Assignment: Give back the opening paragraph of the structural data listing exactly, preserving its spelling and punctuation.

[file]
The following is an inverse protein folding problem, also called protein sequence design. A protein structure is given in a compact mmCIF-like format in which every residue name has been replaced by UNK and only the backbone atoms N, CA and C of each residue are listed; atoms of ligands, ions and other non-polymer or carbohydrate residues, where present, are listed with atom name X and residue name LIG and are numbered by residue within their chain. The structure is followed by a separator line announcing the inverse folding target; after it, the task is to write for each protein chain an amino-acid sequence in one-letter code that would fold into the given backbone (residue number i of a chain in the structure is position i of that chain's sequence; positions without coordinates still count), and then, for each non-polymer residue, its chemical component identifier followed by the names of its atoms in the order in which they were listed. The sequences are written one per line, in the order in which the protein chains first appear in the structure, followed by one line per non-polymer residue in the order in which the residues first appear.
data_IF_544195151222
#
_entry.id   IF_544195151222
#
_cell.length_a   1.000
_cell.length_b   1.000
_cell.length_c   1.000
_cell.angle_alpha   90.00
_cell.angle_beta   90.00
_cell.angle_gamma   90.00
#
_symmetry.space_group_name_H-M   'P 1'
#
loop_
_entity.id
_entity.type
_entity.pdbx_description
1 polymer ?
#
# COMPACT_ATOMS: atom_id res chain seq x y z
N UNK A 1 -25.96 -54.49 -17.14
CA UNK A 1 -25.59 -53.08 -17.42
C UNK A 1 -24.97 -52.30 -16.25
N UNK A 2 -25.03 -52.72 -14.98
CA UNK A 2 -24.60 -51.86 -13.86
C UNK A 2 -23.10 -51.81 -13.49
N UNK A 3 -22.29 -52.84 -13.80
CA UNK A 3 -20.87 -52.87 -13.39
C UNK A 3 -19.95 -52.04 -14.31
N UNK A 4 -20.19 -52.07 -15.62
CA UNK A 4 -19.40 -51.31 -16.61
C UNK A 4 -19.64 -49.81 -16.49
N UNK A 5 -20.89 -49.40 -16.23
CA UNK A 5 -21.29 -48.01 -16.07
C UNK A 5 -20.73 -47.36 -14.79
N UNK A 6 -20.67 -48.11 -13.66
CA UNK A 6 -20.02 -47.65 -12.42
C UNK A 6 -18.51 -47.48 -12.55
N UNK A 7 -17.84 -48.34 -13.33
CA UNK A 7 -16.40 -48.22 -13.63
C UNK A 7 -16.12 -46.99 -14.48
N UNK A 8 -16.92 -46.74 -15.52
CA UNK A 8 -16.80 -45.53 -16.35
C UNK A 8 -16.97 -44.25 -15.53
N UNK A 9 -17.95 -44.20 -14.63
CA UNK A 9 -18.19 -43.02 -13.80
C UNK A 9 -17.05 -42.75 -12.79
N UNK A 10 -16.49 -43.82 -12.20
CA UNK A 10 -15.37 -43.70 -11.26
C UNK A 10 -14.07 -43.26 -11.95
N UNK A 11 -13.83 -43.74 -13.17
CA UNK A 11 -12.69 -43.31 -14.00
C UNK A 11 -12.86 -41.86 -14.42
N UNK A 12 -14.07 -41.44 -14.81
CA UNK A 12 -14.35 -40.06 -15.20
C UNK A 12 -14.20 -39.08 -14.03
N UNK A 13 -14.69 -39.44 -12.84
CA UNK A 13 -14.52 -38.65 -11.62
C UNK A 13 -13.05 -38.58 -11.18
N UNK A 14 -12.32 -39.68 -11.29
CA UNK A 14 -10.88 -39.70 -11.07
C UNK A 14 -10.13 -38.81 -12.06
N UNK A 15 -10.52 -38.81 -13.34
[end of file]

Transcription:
The following is an inverse protein folding problem, also called protein sequence design. A protein structure is given in a compact mmCIF-like format in which every residue name has been replaced by UNK and only the backbone atoms N, CA and C of each residue are listed; atoms of ligands, ions and other non-polymer or carbohydrate residues, where present, are listed with atom name X and residue name LIG and are numbered by residue within their chain. The structure is followed by a separator line announcing the inverse folding target; after it, the task is to write for each protein chain an amino-acid sequence in one-letter code that would fold into the given backbone (residue number i of a chain in the structure is position i of that chain's sequence; positions without coordinates still count), and then, for each non-polymer residue, its chemical component identifier followed by the names of its atoms in the order in which they were listed. The sequences are written one per line, in the order in which the protein chains first appear in the structure, followed by one line per non-polymer residue in the order in which the residues first appear.